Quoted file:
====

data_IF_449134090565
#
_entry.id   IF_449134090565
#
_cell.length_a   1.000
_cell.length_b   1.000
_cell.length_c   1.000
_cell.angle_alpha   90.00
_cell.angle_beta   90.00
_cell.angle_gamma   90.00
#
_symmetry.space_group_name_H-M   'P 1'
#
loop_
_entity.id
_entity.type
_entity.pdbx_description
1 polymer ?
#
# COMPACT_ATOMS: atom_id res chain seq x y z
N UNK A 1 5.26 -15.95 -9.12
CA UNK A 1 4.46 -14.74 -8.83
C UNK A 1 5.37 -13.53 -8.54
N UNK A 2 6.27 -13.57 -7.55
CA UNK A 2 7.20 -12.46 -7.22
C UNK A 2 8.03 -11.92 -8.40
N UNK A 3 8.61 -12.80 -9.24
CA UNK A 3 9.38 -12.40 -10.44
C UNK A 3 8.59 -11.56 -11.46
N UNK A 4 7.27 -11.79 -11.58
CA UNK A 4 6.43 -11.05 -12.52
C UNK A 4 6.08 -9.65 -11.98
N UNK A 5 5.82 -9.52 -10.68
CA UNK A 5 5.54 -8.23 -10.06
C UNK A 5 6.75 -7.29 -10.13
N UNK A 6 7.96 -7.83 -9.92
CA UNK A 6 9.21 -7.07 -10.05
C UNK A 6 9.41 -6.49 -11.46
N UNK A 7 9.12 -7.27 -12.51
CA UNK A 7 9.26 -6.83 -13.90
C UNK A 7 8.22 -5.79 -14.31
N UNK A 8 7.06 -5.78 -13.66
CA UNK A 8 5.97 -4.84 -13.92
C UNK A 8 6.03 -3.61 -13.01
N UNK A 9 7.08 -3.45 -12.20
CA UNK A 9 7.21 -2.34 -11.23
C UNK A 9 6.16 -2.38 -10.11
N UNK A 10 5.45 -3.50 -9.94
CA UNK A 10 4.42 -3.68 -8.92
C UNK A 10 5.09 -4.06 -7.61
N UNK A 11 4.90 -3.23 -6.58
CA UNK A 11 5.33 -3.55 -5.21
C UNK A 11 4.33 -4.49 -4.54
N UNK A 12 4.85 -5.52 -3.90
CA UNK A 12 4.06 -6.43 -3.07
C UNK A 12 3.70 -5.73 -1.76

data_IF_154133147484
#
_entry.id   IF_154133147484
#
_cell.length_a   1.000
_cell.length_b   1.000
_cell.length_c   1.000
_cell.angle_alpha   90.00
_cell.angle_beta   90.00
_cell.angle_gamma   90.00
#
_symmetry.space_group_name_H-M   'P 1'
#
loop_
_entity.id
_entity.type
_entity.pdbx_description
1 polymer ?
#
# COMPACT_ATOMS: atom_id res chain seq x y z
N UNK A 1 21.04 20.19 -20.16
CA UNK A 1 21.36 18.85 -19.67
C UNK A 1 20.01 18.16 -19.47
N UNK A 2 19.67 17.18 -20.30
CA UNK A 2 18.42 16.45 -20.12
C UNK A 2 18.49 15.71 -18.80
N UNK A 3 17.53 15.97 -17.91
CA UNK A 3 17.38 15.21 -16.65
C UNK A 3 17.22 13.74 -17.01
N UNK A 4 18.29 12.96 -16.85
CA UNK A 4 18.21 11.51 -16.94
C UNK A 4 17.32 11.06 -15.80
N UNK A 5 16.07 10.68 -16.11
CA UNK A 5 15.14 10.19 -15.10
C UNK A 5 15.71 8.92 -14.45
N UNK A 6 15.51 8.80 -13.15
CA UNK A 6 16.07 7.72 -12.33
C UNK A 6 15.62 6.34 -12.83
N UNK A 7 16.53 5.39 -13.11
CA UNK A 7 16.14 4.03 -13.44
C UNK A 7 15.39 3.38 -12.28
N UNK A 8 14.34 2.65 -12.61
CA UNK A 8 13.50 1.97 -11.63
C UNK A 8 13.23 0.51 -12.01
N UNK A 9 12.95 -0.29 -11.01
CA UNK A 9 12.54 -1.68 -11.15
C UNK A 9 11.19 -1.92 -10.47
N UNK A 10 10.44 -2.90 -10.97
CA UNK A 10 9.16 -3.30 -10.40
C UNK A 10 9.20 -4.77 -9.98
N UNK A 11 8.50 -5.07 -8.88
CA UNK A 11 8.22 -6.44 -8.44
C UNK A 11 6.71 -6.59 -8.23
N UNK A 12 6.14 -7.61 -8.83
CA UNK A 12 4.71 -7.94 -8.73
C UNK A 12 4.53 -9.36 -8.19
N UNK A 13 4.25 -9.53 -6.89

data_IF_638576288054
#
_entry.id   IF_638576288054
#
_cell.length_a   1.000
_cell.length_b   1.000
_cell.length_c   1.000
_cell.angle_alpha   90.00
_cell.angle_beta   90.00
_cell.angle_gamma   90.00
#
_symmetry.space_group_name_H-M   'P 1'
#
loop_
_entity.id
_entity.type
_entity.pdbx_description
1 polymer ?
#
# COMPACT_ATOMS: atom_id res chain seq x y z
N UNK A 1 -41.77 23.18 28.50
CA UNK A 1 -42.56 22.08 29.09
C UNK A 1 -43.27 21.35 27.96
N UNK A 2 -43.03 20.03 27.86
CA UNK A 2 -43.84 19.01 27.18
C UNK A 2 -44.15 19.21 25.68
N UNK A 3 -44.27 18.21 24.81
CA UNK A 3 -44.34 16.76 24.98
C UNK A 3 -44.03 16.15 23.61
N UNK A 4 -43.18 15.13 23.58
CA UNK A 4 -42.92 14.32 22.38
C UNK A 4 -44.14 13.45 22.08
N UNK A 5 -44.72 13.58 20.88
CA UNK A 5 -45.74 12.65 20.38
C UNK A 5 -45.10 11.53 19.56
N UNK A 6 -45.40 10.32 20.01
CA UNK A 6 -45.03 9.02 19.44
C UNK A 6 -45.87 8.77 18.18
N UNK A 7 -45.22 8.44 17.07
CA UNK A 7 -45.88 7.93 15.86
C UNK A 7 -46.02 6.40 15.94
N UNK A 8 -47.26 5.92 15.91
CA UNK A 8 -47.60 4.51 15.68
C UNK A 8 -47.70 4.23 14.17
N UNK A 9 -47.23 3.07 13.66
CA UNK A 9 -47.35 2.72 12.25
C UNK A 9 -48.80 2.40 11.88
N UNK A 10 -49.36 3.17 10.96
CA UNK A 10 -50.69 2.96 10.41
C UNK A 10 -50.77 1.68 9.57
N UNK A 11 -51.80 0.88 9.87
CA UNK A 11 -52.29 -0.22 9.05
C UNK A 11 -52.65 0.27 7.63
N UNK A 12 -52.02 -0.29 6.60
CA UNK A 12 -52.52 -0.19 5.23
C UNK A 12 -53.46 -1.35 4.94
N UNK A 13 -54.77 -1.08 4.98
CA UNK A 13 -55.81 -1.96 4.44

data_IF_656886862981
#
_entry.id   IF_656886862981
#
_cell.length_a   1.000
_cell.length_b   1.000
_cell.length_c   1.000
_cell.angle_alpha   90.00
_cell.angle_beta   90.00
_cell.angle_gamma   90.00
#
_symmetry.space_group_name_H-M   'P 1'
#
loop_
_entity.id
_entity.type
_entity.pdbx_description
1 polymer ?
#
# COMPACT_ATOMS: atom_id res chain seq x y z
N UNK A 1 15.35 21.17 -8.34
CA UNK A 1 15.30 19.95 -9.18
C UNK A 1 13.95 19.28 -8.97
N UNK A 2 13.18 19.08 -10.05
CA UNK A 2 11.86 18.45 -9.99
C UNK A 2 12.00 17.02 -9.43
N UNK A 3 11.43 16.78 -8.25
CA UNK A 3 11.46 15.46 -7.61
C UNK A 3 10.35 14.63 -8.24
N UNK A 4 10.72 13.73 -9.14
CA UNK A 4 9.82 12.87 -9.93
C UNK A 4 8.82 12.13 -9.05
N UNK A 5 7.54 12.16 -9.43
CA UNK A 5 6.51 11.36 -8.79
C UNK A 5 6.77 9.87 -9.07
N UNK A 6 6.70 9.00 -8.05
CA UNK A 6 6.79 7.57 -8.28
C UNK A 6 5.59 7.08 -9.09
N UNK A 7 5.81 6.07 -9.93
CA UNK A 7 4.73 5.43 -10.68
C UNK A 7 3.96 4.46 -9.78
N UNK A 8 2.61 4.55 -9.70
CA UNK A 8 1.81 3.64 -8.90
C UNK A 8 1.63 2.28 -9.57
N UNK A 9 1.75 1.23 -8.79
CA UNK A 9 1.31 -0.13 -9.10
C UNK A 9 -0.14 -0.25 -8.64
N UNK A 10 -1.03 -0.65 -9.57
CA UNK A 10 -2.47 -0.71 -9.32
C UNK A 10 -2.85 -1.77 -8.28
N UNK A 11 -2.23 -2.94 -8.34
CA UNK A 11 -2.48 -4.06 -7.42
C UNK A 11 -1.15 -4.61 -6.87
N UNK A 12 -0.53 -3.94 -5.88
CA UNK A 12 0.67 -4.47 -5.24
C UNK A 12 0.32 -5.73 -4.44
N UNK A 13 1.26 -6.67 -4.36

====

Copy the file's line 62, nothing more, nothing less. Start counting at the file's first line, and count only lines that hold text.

_cell.length_b   1.000